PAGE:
Dorian McGavern, Ph.D.
Viral Immunology and Intravital Imaging Section
Building 10, Room 5N240C
10 Center Drive
Bethesda, MD 20892-1430
My laboratory focuses on innate and adaptive immune responses to acute and persistent infection of the central nervous system (CNS) as well as sterile immune responses that develop following mild traumatic brain injury. The CNS is an immunologically specialized tissue containing a population of nonreplicative cells (neurons) responsible for a symphony of electrochemical signaling. The communication between neurons is exceedingly complex and contributes to nearly every aspect of our day-to-day functions. The immune system is equally complex (possessing both innate and adaptive components) and is assigned to the tasks of warding off microbes that invade all parts of the body as well as dealing with damaged tissues. For this reason, the immune system is highly mobile and equipped with effector mechanisms that neutralize pathogens and also molecules that facilitate tissue repair. Despite this balance, immune cells sometimes employ mechanisms that further damage tissues following infection or injury. From an immunological perspective, the CNS is an interesting compartment because it must preserve neuronal function while still enabling immune cells to survey the environment for pathogens and injury. The CNS and immune systems communicate with one another during states of health and disease, and it is the unique dialogue between two systems that guides much of our research. We focus specifically on immune cell surveillance of the infected CNS, pathogenesis of viral meningitis (a disease of the CNS lining), viral encephalitis, mechanisms that give rise to viral persistence, therapeutic approaches to purge infections, the pathogenesis of cerebral malaria (a disease caused by the parasite Plasmodium berghei), and immune reactions to traumatic brain injury. We use many contemporary approaches to gain novel insights into these research areas, the most exciting of which is intravital two-photon microscopy. This approach allows us to watch immune cells clear pathogens, cause diseases, or repair damaged tissues in real-time. Overall, our laboratory crosses the disciplines of virology/microbiology, immunology, and neuroscience in order to provide a comprehensive understanding of the different scenarios that unfold when the CNS is invaded by pathogens or is damaged by injury.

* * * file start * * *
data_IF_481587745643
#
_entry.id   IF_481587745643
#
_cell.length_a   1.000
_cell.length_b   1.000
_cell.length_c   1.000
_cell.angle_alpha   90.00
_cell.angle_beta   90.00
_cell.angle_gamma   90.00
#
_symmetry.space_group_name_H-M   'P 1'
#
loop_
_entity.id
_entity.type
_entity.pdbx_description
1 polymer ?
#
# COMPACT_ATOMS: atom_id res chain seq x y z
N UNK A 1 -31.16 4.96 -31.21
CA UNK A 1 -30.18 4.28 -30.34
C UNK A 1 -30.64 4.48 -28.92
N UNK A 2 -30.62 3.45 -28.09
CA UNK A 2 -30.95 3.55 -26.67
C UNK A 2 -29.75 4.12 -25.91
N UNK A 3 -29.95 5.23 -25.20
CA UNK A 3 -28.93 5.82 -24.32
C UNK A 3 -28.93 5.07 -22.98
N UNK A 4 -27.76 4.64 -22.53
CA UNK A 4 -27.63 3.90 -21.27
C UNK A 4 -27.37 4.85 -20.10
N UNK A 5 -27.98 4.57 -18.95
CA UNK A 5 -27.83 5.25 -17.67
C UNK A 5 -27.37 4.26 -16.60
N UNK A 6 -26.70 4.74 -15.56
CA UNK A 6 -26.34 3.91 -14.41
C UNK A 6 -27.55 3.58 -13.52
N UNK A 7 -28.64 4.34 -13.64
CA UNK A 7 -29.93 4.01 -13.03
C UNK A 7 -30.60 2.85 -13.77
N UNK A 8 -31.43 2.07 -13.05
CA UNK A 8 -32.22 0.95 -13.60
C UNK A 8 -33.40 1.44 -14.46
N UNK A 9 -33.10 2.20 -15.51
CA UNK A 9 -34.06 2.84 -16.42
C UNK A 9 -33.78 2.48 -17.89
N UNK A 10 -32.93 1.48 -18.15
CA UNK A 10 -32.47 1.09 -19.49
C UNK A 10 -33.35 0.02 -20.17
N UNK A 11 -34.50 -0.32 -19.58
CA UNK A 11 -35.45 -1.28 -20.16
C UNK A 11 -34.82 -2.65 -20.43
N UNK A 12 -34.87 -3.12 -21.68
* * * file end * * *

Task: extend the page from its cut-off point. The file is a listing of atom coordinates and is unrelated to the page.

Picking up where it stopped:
Swanson PA 2nd, Hart GT, Russo MV, Nayak D, Yazew T, Peña M, Khan SM, Janse CJ, Pierce SK, McGavern DB. CD8+ T Cells Induce Fatal Brainstem Pathology during Cerebral Malaria via Luminal Antigen-Specific Engagement of Brain Vasculature. PLoS Pathog. 2016;12(12):e1006022.
Moseman EA, Wu T, de la Torre JC, Schwartzberg PL, McGavern DB. Type I interferon suppresses virus-specific B cell responses by modulating CD8<sup>+</sup> T cell differentiation. Sci Immunol. 2016;1(4).
Herz J, Johnson KR, McGavern DB. Therapeutic antiviral T cells noncytopathically clear persistently infected microglia after conversion into antigen-presenting cells. J Exp Med. 2015;212(8):1153-69.
Nayak D, Roth TL, McGavern DB. Microglia development and function. Annu Rev Immunol. 2014;32:367-402.
Roth TL, Nayak D, Atanasijevic T, Koretsky AP, Latour LL, McGavern DB. Transcranial amelioration of inflammation and cell death after brain injury. Nature. 2014;505(7482):223-8.
Related Scientific Focus Areas
Microbiology and Infectious Diseases
This page was last updated on May 14th, 2018